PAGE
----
We observed Ascension Day this Sunday. So I swapped out the first reading for the Ascension Day one. The recent coronation of the English King had me thinking about some things in regards to the Kingdom of God, the phrase Jesus consistently used. I guess the two questions would be: a) when does that reign start? and b) how does it manifest itself? Ascension Day is one of the logical times to date it from. (There are some nice theological arguments to be had about this, but the Kingdom in its full recognition starts here.) Our problem with this is the first royal decrees are not what we would do. “Are you now going to restore the Kingdom to Israel?” That was the disciples’ question. Because it is payback time. It is time to get ours. That is not what The King does. This sermon looks at the first royal decrees upon Ascension, and how they direct us today.
This Sunday on the church calendar – the 7th Sunday of Easter – to me is the strangest one in the entire calendar. The sermon gets into that a bit, so I won’t spell it out here. But sitting between The Ascension and Pentecost is a time of internal preparation. God never leaves His people, but sometimes there are some things to do before going public. This sermon is about the presence of the Holy Spirit with the people of God. It is about what the Holy Spirit enables, and how He enables it. It is about life in the Spirit.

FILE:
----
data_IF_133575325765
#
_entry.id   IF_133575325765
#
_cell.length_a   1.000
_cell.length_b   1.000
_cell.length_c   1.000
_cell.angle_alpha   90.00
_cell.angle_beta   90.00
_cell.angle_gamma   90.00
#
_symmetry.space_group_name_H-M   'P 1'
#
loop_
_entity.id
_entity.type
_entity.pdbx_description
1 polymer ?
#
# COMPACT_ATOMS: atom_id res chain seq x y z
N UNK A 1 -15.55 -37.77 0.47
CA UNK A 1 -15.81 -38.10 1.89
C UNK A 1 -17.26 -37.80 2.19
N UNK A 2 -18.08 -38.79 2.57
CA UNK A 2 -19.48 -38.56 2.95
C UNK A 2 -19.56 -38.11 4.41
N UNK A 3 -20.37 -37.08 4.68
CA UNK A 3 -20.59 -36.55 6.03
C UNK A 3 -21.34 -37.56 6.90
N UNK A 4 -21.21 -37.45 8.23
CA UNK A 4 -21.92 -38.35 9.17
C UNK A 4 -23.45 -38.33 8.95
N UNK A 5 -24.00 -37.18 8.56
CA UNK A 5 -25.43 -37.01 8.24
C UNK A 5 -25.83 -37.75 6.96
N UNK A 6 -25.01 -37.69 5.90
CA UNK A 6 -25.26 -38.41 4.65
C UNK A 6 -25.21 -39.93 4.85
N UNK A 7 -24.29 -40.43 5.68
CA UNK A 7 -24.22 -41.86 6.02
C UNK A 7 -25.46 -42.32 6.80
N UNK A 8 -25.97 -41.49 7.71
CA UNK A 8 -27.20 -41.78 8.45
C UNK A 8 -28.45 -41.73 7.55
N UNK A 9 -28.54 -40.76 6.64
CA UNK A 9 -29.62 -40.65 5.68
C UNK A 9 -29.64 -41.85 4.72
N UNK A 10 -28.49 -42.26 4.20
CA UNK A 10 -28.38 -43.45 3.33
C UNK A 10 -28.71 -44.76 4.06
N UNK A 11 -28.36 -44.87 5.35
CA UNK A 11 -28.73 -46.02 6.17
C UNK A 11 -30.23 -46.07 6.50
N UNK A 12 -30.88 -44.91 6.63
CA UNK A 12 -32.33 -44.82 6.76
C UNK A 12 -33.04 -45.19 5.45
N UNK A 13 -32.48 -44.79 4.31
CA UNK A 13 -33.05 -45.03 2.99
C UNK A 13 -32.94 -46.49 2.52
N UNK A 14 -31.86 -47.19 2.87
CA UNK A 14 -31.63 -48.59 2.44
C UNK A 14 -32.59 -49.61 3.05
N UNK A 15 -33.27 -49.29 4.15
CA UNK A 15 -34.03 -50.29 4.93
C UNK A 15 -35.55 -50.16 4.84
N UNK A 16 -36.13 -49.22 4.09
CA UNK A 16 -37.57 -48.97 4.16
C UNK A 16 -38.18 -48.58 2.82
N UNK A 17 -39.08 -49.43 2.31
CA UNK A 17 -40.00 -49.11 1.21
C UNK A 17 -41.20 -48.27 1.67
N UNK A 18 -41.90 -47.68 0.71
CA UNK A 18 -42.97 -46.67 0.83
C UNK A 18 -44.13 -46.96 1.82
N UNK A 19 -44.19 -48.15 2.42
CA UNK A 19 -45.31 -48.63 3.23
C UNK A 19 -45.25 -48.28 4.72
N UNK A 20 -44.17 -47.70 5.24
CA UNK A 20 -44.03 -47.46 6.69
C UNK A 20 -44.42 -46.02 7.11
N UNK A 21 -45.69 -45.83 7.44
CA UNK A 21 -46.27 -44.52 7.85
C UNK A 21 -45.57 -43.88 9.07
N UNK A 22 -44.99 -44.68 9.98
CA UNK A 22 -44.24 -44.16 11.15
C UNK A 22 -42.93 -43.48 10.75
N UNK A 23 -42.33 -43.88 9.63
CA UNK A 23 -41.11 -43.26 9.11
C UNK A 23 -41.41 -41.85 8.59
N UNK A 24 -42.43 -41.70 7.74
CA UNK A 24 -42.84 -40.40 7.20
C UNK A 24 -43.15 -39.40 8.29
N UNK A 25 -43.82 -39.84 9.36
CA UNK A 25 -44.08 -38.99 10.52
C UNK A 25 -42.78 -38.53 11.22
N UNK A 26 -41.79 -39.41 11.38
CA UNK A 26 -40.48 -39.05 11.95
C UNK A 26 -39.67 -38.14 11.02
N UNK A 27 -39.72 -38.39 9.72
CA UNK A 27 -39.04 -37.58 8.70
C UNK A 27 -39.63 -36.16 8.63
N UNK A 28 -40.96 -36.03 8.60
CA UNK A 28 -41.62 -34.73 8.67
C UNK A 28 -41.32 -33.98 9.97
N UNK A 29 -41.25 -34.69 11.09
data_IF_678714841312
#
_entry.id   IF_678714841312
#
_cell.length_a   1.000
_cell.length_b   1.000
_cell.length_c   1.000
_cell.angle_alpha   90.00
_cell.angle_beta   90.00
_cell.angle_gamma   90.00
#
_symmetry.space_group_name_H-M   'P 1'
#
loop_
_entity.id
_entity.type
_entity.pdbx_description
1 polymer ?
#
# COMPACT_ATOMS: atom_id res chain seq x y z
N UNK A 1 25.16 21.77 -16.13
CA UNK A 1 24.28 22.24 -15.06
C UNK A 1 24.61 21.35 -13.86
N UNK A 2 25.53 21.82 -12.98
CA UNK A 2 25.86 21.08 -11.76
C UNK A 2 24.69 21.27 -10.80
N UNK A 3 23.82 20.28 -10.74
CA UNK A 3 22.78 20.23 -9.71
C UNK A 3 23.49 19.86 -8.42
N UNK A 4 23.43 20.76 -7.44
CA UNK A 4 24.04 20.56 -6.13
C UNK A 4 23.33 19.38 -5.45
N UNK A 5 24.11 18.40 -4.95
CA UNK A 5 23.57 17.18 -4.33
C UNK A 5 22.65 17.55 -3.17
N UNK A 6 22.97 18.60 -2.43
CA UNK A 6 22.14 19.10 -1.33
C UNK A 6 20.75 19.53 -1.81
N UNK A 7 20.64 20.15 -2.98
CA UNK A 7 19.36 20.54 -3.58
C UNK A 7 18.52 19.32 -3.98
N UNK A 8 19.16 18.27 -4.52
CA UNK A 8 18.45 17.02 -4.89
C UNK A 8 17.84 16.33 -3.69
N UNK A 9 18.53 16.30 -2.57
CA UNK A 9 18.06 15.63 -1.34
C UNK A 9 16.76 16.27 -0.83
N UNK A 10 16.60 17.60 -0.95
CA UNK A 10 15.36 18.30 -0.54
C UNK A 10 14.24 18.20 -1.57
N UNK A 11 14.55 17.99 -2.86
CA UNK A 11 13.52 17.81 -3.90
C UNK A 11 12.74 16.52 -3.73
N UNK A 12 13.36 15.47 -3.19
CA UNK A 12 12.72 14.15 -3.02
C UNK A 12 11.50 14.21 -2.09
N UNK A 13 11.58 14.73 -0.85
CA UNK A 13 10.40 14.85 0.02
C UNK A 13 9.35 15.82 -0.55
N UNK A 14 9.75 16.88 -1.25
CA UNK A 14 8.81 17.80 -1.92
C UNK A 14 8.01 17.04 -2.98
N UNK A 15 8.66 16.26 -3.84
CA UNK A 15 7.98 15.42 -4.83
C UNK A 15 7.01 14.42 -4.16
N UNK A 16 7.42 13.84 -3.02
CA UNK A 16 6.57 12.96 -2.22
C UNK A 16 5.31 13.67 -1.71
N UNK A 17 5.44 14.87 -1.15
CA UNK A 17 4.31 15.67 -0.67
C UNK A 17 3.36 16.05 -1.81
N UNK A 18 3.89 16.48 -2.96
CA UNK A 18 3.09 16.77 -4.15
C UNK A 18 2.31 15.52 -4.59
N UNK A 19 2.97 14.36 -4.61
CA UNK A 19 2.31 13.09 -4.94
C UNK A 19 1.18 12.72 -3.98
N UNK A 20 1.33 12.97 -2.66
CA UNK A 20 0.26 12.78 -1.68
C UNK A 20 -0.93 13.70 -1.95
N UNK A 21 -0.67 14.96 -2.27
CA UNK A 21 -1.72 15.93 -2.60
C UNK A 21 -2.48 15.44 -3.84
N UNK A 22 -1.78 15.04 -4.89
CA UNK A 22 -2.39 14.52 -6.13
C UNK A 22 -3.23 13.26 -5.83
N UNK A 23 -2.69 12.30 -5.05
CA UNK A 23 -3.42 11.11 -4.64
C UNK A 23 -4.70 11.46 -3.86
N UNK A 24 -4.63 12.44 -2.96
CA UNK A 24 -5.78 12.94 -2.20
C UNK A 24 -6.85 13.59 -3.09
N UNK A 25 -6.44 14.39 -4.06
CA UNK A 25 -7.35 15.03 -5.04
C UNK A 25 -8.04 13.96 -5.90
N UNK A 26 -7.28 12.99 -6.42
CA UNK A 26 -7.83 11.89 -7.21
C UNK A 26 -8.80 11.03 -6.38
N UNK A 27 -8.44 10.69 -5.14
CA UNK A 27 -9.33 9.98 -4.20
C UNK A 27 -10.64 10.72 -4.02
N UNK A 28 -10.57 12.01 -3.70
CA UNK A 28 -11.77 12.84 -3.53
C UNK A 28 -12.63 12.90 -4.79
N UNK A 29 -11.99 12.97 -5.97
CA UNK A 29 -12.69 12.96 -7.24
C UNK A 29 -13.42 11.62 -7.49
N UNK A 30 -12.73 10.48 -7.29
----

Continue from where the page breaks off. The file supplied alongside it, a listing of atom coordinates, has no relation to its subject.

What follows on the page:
There are times I walk a Pentecostal line, or I might say more mystical. I’m not talking about tongues here – although I’ve seen that before. I’m too intellectual personally for that. What I am talking about is the election and will of God. What God wants to have happen will happen. That includes unity with his disciples. The tough thing for us humans and collectively the church to get over is that union is rarely with the power and the glory. That’s what we really want. And we will go to great extremes to “help” God in this. But in this world God’s power is most often seen in weakness. We are most at unity with God when we recognize our weakness, when we embrace the foolish things. And the biggest foolish thing is simply his Word. We baptized a baby this morning. That stood a bit as the example. We are told to bring the little children. And that doesn’t make rational sense. But that is the Word. We find our unity with God in the weak things like water, and Word, and babies.